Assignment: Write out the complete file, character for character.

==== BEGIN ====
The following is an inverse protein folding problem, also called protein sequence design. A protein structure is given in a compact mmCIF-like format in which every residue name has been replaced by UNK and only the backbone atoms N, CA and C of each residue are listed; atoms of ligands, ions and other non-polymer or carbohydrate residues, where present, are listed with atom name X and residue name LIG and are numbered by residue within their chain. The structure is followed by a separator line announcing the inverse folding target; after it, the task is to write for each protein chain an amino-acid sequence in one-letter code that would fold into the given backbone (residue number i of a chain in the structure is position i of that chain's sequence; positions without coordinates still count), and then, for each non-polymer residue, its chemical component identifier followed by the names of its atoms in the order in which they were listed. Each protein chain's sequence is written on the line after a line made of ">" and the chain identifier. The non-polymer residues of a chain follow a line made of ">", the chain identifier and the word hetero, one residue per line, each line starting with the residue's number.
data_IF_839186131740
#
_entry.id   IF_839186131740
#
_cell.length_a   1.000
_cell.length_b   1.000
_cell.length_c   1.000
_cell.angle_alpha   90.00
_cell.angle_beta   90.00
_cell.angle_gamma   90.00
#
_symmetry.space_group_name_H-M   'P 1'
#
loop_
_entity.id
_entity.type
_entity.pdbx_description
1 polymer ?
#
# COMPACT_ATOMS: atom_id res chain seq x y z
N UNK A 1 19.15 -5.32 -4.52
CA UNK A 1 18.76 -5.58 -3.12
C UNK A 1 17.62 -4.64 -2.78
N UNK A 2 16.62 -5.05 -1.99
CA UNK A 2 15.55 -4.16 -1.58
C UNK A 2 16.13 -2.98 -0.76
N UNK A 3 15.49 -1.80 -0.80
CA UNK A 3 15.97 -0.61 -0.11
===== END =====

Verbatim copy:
The following is an inverse protein folding problem, also called protein sequence design. A protein structure is given in a compact mmCIF-like format in which every residue name has been replaced by UNK and only the backbone atoms N, CA and C of each residue are listed; atoms of ligands, ions and other non-polymer or carbohydrate residues, where present, are listed with atom name X and residue name LIG and are numbered by residue within their chain. The structure is followed by a separator line announcing the inverse folding target; after it, the task is to write for each protein chain an amino-acid sequence in one-letter code that would fold into the given backbone (residue number i of a chain in the structure is position i of that chain's sequence; positions without coordinates still count), and then, for each non-polymer residue, its chemical component identifier followed by the names of its atoms in the order in which they were listed. Each protein chain's sequence is written on the line after a line made of ">" and the chain identifier. The non-polymer residues of a chain follow a line made of ">", the chain identifier and the word hetero, one residue per line, each line starting with the residue's number.
data_IF_839186131740
#
_entry.id   IF_839186131740
#
_cell.length_a   1.000
_cell.length_b   1.000
_cell.length_c   1.000
_cell.angle_alpha   90.00
_cell.angle_beta   90.00
_cell.angle_gamma   90.00
#
_symmetry.space_group_name_H-M   'P 1'
#
loop_
_entity.id
_entity.type
_entity.pdbx_description
1 polymer ?
#
# COMPACT_ATOMS: atom_id res chain seq x y z
N UNK A 1 19.15 -5.32 -4.52
CA UNK A 1 18.76 -5.58 -3.12
C UNK A 1 17.62 -4.64 -2.78
N UNK A 2 16.62 -5.05 -1.99
CA UNK A 2 15.55 -4.16 -1.58
C UNK A 2 16.13 -2.98 -0.76
N UNK A 3 15.49 -1.80 -0.80
CA UNK A 3 15.97 -0.61 -0.11